- Lower cost permanent insurance than whole life. Universal life insurance guarantees a minimum return over time, but the return is often lower than the fixed whole life insurance cash value interest rate. That means premiums for universal life insurance are generally less expensive than premiums for whole life insurance. And in high-interest rate environments, your cash value may grow faster with a universal life insurance policy than whole life.
Universal life insurance comes with a few downsides you should consider.
- Premiums are expensive. While universal life insurance premiums are generally cheaper than whole life insurance, they will always be much more expensive than the premiums for a term life policy during the policy term. A $500,000 universal life insurance policy for a 40-year-old male in excellent health can be $249.50 a month, compared to as little as $32.38 for a 20-year Haven Term policy.
- Your insurance cost isn’t fixed. Universal life insurance premiums are split between the cost of insurance coverage and the cash value. But as you age, the cost of insurance increases in most policies, up to a maximum amount set at the start of the policy. If your cash value is diminished, this can mean much higher premium payments later in life or even the loss of your policy.
- Loans will come with interest. Interest will be charged on any loan amount. Unpaid loans and interest will reduce the policy’s cash value and the death benefit.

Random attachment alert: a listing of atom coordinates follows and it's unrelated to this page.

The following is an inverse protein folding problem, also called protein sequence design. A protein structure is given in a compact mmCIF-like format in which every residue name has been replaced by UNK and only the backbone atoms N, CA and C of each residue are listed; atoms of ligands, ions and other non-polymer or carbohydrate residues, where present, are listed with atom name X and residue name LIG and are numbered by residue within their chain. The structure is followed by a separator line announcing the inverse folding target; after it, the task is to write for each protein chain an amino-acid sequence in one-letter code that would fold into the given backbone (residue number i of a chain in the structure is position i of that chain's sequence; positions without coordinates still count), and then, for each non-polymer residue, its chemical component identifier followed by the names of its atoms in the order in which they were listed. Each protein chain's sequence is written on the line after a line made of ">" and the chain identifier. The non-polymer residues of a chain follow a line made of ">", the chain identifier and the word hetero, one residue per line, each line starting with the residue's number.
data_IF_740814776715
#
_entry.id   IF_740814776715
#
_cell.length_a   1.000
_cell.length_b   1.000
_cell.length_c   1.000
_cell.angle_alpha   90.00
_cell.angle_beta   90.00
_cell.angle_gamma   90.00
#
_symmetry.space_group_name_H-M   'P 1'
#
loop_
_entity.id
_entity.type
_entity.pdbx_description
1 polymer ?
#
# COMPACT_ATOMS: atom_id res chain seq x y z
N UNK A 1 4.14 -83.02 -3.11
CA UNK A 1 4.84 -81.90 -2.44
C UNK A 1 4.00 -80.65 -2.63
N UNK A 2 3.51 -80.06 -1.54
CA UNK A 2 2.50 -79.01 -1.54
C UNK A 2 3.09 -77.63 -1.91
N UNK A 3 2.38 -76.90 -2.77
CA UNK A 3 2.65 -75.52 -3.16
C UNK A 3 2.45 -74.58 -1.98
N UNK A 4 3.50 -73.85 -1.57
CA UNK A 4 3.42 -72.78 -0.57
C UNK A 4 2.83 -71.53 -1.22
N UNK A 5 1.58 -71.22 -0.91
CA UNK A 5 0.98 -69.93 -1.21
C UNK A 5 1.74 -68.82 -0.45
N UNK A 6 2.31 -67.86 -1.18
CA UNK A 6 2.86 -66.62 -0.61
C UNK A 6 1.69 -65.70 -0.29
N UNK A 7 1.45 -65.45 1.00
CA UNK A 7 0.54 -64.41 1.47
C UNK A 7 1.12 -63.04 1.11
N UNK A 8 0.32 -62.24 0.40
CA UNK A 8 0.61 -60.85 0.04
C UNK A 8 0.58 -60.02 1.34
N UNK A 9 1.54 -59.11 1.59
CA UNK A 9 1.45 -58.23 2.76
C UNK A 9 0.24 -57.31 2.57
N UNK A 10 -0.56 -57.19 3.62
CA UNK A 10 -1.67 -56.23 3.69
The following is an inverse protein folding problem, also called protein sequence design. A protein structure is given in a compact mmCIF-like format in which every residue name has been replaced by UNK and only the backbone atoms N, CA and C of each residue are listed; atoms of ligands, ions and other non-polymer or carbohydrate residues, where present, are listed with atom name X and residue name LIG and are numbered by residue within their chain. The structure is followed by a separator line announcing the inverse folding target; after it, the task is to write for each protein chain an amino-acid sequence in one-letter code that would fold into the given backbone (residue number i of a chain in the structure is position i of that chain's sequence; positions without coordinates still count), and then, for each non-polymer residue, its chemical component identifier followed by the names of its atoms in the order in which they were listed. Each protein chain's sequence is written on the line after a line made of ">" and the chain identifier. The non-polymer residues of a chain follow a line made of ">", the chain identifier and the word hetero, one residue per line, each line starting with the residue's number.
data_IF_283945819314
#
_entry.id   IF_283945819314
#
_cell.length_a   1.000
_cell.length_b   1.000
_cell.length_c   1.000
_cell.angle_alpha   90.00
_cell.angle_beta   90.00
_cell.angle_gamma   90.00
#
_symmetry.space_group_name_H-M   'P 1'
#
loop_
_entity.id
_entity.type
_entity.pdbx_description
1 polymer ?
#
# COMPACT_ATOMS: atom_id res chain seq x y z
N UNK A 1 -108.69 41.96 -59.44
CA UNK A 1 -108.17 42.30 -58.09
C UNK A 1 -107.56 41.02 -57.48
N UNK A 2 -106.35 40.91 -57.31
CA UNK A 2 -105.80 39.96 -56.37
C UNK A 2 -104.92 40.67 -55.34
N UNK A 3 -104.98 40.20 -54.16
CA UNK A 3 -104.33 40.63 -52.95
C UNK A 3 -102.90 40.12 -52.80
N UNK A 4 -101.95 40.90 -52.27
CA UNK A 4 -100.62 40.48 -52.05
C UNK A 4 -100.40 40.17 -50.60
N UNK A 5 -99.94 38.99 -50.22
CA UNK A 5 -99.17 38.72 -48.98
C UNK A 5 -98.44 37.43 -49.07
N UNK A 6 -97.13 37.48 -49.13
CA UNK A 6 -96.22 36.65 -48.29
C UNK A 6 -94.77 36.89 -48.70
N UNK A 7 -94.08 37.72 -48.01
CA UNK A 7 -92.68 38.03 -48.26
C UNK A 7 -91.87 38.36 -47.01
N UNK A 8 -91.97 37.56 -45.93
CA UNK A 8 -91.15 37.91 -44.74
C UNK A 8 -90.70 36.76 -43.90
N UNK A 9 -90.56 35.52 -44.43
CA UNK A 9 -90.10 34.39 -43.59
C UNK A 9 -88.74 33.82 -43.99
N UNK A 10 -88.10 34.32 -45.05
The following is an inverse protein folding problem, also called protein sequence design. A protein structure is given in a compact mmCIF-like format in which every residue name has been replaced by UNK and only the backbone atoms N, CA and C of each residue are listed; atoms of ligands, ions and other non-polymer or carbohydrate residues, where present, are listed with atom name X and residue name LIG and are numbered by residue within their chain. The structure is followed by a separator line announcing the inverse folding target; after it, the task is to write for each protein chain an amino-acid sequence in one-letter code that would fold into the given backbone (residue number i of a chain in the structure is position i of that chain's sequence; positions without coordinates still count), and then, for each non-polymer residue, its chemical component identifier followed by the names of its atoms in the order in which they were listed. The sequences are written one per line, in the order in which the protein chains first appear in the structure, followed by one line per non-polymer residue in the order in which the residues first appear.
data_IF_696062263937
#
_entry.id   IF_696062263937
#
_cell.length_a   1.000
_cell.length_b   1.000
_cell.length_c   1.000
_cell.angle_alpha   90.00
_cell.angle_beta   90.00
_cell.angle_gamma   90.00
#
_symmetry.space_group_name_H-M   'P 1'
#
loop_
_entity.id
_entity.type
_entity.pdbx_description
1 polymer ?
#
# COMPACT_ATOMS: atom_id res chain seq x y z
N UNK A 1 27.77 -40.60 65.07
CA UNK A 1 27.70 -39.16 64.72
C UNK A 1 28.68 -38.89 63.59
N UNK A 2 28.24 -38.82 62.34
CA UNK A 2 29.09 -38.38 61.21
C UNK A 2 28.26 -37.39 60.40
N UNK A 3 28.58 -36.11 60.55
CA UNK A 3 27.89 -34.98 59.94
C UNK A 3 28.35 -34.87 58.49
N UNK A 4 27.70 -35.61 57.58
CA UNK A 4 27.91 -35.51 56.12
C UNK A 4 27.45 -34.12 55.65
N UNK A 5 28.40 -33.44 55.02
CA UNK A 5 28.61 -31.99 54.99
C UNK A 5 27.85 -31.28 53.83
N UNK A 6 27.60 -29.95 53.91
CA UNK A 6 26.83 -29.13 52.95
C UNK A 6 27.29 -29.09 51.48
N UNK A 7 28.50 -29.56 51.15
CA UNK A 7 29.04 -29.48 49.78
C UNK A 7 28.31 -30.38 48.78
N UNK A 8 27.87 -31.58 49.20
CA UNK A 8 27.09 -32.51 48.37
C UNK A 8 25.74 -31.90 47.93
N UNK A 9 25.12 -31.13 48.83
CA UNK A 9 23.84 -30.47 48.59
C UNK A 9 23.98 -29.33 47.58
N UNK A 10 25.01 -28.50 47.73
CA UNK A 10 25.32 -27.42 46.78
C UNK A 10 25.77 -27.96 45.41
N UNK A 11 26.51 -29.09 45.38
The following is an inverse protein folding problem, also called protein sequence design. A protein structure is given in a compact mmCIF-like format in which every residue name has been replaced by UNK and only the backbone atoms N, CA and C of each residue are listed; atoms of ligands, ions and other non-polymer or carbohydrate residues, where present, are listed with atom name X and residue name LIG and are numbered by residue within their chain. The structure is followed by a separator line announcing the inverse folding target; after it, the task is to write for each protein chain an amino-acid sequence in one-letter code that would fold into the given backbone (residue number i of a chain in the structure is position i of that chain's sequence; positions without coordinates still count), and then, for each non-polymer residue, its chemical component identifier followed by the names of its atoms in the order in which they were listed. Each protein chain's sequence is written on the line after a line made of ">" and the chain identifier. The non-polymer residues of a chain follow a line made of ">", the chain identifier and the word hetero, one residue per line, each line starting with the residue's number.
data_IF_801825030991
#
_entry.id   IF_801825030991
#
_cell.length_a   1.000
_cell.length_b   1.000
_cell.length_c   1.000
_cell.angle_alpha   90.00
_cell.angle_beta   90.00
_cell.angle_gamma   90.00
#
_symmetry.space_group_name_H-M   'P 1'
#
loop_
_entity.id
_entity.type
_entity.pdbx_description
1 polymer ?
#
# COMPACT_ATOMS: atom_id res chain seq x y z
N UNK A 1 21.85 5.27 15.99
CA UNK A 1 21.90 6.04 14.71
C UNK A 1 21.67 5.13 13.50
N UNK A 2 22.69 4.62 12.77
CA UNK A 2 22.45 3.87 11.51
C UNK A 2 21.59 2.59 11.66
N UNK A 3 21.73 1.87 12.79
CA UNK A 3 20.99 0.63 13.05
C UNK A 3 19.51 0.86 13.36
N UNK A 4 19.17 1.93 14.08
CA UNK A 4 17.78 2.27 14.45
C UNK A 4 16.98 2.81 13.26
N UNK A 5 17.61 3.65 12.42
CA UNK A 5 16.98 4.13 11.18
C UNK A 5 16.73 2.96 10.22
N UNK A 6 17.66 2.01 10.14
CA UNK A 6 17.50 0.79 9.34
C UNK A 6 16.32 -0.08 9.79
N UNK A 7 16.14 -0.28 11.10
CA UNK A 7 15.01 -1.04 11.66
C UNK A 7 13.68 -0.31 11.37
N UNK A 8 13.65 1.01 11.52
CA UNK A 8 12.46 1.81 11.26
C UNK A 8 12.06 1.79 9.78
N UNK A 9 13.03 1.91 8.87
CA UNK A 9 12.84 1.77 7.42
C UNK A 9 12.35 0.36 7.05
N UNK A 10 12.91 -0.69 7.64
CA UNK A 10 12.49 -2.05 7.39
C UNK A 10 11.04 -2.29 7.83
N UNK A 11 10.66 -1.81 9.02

Many people with a conservative risk tolerance will use universal life insurance to accumulate funds on a tax-deferred basis, especially if they have a lifetime insurance need. However, for people who need coverage for a defined period, they can buy affordable term life insurance.
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Term life insurance as an alternative to universal life insurance
If your main goal is protecting your loved ones with life insurance when you need it most – while your children or young or you are still early in your retirement savings – term life is often a lower cost and more efficient choice.
Get the coverage you need, when you need it and for a much lower cost with term life insurance. The premium savings can be put towards your other goals and investments so you can build the future you want.
It’s not just easier life insurance, it’s an easier life.
Learn about the perks that come with being a Haven Term policyholder.Explore Haven Life Plus
Chelsea Brennan is the founder of Smart Money Mamas, a personal finance blog that focuses on family finance, investing, and reducing money stress. Chelsea is an ex-hedge fund investor whose work has appeared in a wide array of publications, including Forbes, Business Insider, and more.